Always make sure you get permission from your corporate overlords before attempting to promote or share one of their products with others.
Multimedia conglomerate Fox and Tiny Village developer TinyCo are about to release Family Guy: The Quest for Stuff for iOS, but gamers started downloading that city-management game this morning when it briefly appeared on the App Store. Naturally, as they are wont to do, fans started making videos of the Quahog simulator on YouTube and Twitch. Fox, who has since removed the game from Apple’s market, responded to these fan videos by filing copyright claims to get the videos removed, as TouchArcade first spotted.
The Quest for Stuff is a free-to-play game similar to publisher Electronic Arts’ popular and lucrative mobile release The Simpsons: Tapped Out. It’s set to go live tomorrow, and Fox wants fans to wait until then before they start sharing videos. It asked YouTube user Hans Kaosu to take down his video and then filed a copyright claim against him.
The company made it clear that they aren’t against people sharing videos as long as they are posted after the official release.
“We’re very excited that you’re recording, and we look forward to seeing more after launch,” the official Family Guy: The Quest for Stuff account commented on Kaosu’s video.
We’ve reached out to Fox and TinyCo for further comment, but we were unable to get a comment.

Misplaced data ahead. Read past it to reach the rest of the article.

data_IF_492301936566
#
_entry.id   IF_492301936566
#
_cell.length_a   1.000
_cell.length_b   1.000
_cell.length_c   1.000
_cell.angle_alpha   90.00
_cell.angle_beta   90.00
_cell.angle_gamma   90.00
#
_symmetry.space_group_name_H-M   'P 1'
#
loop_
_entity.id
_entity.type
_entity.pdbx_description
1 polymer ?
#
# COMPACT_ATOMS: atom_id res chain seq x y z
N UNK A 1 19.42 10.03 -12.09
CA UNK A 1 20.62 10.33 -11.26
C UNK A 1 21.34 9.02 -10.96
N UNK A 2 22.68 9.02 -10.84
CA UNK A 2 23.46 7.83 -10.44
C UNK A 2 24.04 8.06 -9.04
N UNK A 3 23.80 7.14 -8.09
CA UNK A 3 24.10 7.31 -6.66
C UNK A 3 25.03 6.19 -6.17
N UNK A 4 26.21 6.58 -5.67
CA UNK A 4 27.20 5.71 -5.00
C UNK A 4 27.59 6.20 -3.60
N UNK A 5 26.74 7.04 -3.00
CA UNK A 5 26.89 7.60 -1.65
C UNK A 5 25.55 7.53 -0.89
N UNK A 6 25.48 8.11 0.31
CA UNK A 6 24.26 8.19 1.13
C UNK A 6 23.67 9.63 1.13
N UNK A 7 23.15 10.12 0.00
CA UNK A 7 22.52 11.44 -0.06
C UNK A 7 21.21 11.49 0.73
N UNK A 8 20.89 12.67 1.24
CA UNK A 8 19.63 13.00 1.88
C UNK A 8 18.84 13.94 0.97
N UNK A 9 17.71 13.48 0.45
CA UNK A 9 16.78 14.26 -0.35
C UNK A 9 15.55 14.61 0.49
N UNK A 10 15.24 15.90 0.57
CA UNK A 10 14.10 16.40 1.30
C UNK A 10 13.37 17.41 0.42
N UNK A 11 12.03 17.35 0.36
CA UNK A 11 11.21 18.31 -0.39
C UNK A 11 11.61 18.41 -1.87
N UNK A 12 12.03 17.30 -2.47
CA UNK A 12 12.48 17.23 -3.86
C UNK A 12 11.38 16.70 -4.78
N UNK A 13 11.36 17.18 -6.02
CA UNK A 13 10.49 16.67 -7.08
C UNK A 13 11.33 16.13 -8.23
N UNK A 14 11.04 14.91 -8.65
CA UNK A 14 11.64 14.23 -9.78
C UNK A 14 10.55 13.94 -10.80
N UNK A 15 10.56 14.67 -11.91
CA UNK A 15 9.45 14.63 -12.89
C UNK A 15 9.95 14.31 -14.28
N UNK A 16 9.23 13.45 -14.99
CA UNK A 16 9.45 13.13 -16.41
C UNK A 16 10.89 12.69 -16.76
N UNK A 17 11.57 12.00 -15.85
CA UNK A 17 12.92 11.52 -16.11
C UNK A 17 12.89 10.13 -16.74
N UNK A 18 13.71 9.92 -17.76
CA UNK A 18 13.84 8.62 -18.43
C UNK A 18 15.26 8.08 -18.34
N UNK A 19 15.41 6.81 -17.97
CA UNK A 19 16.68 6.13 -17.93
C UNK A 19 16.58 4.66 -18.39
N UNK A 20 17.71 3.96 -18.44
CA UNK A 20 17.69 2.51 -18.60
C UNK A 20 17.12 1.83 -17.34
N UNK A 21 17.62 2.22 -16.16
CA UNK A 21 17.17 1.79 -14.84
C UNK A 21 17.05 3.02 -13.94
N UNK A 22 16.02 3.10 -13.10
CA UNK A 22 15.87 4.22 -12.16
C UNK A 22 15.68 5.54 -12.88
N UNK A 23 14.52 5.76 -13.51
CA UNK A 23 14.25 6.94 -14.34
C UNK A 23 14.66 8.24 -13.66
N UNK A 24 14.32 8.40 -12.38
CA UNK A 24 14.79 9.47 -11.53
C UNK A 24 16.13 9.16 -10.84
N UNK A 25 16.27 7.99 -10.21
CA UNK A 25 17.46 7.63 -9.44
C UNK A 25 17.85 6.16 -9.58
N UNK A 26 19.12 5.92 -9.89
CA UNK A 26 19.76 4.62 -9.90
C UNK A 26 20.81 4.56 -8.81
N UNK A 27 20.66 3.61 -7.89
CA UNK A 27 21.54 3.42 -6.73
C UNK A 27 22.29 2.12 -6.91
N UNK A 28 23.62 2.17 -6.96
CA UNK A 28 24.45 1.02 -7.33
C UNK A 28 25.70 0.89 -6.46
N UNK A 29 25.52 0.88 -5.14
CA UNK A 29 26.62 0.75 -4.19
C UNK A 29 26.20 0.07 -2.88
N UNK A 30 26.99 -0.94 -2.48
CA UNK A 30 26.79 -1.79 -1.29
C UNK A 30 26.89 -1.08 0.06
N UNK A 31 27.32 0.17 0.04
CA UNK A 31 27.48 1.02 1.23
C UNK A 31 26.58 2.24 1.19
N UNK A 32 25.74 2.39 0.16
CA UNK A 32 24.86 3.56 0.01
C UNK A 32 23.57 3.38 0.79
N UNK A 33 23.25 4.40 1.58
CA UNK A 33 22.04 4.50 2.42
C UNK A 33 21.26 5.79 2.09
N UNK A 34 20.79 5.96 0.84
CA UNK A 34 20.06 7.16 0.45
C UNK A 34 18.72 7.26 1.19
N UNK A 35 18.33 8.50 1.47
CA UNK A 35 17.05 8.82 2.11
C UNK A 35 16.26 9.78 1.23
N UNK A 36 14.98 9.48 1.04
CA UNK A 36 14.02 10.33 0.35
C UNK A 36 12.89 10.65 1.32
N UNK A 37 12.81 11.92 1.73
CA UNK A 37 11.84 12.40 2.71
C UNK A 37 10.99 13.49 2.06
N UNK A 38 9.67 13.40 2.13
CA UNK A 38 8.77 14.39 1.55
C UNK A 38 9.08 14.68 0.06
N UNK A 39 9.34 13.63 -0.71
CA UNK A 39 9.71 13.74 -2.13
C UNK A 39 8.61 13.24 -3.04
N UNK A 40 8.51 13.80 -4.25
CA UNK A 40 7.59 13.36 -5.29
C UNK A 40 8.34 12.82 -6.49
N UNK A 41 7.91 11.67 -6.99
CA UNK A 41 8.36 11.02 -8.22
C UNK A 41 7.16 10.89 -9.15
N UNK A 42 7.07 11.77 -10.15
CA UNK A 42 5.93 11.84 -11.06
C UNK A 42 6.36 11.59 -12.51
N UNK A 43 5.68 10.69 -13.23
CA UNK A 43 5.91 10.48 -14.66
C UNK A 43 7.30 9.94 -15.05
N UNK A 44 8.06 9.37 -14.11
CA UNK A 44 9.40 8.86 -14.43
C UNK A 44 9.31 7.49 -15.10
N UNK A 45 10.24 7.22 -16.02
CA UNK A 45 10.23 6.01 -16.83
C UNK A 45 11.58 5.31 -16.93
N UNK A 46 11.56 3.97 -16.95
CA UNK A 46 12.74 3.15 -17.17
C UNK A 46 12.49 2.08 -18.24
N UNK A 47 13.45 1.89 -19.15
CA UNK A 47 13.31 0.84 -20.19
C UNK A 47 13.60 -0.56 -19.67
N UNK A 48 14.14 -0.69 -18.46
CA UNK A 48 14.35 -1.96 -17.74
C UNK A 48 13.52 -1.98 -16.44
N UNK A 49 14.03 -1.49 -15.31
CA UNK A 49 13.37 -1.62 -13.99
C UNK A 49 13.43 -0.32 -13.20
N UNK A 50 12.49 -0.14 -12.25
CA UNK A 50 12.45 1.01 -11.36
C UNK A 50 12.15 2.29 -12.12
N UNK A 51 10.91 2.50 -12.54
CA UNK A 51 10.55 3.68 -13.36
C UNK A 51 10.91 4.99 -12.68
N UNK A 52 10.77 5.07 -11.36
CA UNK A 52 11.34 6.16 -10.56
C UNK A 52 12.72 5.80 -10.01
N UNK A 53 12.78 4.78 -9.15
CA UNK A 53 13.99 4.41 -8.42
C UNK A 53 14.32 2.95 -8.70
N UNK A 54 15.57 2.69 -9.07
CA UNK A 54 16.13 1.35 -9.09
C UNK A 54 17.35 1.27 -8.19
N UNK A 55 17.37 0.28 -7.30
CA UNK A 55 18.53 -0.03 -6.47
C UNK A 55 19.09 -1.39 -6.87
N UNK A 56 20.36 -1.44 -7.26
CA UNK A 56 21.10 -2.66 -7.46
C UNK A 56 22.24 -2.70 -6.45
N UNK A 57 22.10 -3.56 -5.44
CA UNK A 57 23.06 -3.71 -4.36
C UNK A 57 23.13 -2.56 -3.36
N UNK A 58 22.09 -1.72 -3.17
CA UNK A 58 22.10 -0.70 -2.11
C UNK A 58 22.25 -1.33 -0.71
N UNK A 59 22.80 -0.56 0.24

Fox’s copyright claim got Kaosu’s video removed from YouTube, but it didn’t stop with this. Kaosu also broadcasted gameplay of the mobile app on his Twitch account. The publisher filed a complaint with the video livestreaming website, and Twitch responded by closing down Kaosu’s page due to “terms of service violations.”
Kaosu can continue uploading videos on YouTube even with the copyright claim from Fox. That is not the same as a copyright “strike,” which could lead to the site shutting down his account. His Twitch account is currently on suspension. It will reopen after 24 hours.
This isn’t the first time copyright has caused problems for people making videos online. In December, a number of large YouTube channels started finding that they had dozens of copyright strikes as the upload site started cracking down on well-established creators. Oddly, however, many of the complaints came from companies and organizations that do not own the rights to the properties they were claiming. While Fox’s actions aren’t exactly the same, it is yet another example of how YouTube favors other corporations over its users.